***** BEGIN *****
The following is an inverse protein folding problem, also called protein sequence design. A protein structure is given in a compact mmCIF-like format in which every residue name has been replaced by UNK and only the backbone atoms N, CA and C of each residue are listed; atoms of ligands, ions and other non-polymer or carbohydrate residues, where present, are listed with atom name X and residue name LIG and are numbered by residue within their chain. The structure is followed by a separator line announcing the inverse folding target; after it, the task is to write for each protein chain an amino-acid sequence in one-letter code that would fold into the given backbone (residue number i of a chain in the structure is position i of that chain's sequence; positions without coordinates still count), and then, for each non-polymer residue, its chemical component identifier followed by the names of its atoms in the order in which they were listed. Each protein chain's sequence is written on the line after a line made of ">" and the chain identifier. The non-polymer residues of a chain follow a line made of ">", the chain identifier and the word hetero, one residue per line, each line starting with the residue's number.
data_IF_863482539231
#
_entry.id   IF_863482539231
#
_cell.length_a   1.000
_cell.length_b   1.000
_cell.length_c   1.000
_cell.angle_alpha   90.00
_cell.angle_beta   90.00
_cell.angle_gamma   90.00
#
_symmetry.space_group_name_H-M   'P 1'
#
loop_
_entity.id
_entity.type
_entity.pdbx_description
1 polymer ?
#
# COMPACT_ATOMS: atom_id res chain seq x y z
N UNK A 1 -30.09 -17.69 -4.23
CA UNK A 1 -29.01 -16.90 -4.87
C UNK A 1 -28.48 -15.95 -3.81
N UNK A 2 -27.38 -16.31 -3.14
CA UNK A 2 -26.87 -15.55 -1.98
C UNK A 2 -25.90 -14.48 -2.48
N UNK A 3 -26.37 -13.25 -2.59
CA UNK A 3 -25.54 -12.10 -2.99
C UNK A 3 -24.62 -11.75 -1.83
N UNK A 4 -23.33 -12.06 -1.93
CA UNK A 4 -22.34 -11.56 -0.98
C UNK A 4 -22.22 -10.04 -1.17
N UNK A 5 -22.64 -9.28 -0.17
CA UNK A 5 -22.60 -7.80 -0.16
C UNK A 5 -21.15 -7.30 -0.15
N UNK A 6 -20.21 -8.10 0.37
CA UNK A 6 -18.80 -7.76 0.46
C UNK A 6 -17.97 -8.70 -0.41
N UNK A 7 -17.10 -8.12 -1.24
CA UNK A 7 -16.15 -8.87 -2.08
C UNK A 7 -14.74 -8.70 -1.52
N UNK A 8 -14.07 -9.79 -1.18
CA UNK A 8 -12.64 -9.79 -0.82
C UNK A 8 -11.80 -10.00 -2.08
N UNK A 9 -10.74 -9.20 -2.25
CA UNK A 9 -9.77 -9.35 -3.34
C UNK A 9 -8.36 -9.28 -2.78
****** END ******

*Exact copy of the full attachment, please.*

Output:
The following is an inverse protein folding problem, also called protein sequence design. A protein structure is given in a compact mmCIF-like format in which every residue name has been replaced by UNK and only the backbone atoms N, CA and C of each residue are listed; atoms of ligands, ions and other non-polymer or carbohydrate residues, where present, are listed with atom name X and residue name LIG and are numbered by residue within their chain. The structure is followed by a separator line announcing the inverse folding target; after it, the task is to write for each protein chain an amino-acid sequence in one-letter code that would fold into the given backbone (residue number i of a chain in the structure is position i of that chain's sequence; positions without coordinates still count), and then, for each non-polymer residue, its chemical component identifier followed by the names of its atoms in the order in which they were listed. Each protein chain's sequence is written on the line after a line made of ">" and the chain identifier. The non-polymer residues of a chain follow a line made of ">", the chain identifier and the word hetero, one residue per line, each line starting with the residue's number.
data_IF_863482539231
#
_entry.id   IF_863482539231
#
_cell.length_a   1.000
_cell.length_b   1.000
_cell.length_c   1.000
_cell.angle_alpha   90.00
_cell.angle_beta   90.00
_cell.angle_gamma   90.00
#
_symmetry.space_group_name_H-M   'P 1'
#
loop_
_entity.id
_entity.type
_entity.pdbx_description
1 polymer ?
#
# COMPACT_ATOMS: atom_id res chain seq x y z
N UNK A 1 -30.09 -17.69 -4.23
CA UNK A 1 -29.01 -16.90 -4.87
C UNK A 1 -28.48 -15.95 -3.81
N UNK A 2 -27.38 -16.31 -3.14
CA UNK A 2 -26.87 -15.55 -1.98
C UNK A 2 -25.90 -14.48 -2.48
N UNK A 3 -26.37 -13.25 -2.59
CA UNK A 3 -25.54 -12.10 -2.99
C UNK A 3 -24.62 -11.75 -1.83
N UNK A 4 -23.33 -12.06 -1.93
CA UNK A 4 -22.34 -11.56 -0.98
C UNK A 4 -22.22 -10.04 -1.17
N UNK A 5 -22.64 -9.28 -0.17
CA UNK A 5 -22.60 -7.80 -0.16
C UNK A 5 -21.15 -7.30 -0.15
N UNK A 6 -20.21 -8.10 0.37
CA UNK A 6 -18.80 -7.76 0.46
C UNK A 6 -17.97 -8.70 -0.41
N UNK A 7 -17.10 -8.12 -1.24
CA UNK A 7 -16.15 -8.87 -2.08
C UNK A 7 -14.74 -8.70 -1.52
N UNK A 8 -14.07 -9.79 -1.18
CA UNK A 8 -12.64 -9.79 -0.82
C UNK A 8 -11.80 -10.00 -2.08
N UNK A 9 -10.74 -9.20 -2.25
CA UNK A 9 -9.77 -9.35 -3.34
C UNK A 9 -8.36 -9.28 -2.78